SAVANNAH, Ga. (AP) — A 25-year-old officer from Texas who flies Apache attack helicopters is one of the first women to complete the Army's grueling Ranger School, her father confirmed Wednesday.
"She's kind of built for this thing," Chris Haver said of his daughter, Army 1st Lt. Shaye Haver of Copperas Cove, Texas.
She is one of two female soldiers scheduled to graduate Friday from Ranger School at Fort Benning, Georgia.
The two-month course tests soldiers' ability to overcome fatigue, hunger and stress during combat operations. The Army opened Ranger School to female soldiers for the first time this year as part of the military's push to open more combat jobs to women.
"It's just completely amazing," Chris Haver said of his daughter's accomplishment. "I'm super proud. I know a lot of guys that have been through it and tell me how hard the course it. They tell me it's the toughest, most mentally demanding course they've been too."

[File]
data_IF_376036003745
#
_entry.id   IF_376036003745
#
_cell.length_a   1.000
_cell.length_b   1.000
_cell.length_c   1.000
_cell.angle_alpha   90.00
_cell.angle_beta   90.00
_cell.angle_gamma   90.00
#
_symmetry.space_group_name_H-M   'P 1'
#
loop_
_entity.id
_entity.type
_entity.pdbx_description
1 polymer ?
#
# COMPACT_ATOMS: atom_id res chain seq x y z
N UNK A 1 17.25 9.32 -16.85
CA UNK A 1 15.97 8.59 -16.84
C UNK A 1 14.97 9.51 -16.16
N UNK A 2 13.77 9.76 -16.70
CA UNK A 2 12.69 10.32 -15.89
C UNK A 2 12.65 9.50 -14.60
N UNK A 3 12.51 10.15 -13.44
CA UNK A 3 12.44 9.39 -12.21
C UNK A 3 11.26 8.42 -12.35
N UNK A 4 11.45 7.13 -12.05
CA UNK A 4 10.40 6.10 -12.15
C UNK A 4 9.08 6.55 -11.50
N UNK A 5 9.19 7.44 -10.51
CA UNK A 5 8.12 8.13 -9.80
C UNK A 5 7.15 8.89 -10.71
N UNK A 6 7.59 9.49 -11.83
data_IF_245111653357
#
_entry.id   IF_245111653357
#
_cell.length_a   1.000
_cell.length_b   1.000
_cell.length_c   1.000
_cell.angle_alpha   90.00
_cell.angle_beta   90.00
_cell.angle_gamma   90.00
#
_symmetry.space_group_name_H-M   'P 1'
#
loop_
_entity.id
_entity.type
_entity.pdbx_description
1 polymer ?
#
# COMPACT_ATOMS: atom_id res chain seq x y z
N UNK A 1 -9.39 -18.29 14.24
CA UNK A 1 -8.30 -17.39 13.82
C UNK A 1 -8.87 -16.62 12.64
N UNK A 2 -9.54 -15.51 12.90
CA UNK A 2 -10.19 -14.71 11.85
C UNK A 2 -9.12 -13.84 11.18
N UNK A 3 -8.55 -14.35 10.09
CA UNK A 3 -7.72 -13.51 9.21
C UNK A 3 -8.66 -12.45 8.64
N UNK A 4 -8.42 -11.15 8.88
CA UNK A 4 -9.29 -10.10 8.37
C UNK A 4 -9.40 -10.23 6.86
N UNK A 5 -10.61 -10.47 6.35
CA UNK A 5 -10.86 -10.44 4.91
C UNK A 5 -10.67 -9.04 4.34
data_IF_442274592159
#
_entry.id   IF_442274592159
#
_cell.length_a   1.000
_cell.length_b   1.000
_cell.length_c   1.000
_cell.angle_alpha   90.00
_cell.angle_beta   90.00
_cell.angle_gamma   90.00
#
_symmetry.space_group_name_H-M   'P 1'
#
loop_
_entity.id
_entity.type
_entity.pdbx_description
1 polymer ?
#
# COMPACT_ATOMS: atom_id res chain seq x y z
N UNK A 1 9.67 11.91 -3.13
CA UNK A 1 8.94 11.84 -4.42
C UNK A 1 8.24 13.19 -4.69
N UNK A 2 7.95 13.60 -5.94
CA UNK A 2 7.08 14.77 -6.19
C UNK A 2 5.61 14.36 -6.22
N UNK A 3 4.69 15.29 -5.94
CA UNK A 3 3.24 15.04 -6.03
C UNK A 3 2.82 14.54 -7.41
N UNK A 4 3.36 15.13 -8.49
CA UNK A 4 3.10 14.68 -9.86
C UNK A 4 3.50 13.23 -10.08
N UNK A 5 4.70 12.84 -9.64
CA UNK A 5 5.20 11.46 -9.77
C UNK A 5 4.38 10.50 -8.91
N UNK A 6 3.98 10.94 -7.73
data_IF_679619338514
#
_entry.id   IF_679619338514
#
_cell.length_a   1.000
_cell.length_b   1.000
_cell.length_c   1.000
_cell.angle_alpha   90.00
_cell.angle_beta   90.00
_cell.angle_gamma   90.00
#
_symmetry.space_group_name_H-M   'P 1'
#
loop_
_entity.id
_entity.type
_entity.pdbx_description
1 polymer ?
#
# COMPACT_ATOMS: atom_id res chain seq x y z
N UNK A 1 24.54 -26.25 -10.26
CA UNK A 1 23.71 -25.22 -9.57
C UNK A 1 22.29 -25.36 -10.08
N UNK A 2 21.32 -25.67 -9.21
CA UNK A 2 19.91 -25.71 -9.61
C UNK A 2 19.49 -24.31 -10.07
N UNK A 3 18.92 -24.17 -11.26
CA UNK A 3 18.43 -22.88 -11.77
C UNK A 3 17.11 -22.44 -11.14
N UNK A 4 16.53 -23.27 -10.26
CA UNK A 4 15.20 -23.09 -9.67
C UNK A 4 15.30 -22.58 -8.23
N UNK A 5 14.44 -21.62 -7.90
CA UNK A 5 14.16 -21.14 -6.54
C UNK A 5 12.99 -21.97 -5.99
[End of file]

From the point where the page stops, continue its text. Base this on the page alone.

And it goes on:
A graduate of the U.S. Military Academy at West Point, Shaye Haver followed in her father's footsteps when she became a helicopter pilot. He also was a career Army aviator who flew Apaches.
Haver's father said she's always been mentally tough and incredibly physically fit. He said she has run marathons and was a member of the triathlon team at West Point.
The Army has not released the names of the female soldiers, who finished the Ranger course alongside 94 men.
While the graduating female soldiers have earned the coveted black-and-gold Ranger tab to wear on their uniforms, for now they're still unable to join the elite 75th Ranger Regiment based at Fort Benning.
The military's toughest jobs remain closed to female soldiers. That included positions in infantry, armor and special operations units such as the Ranger Regiment.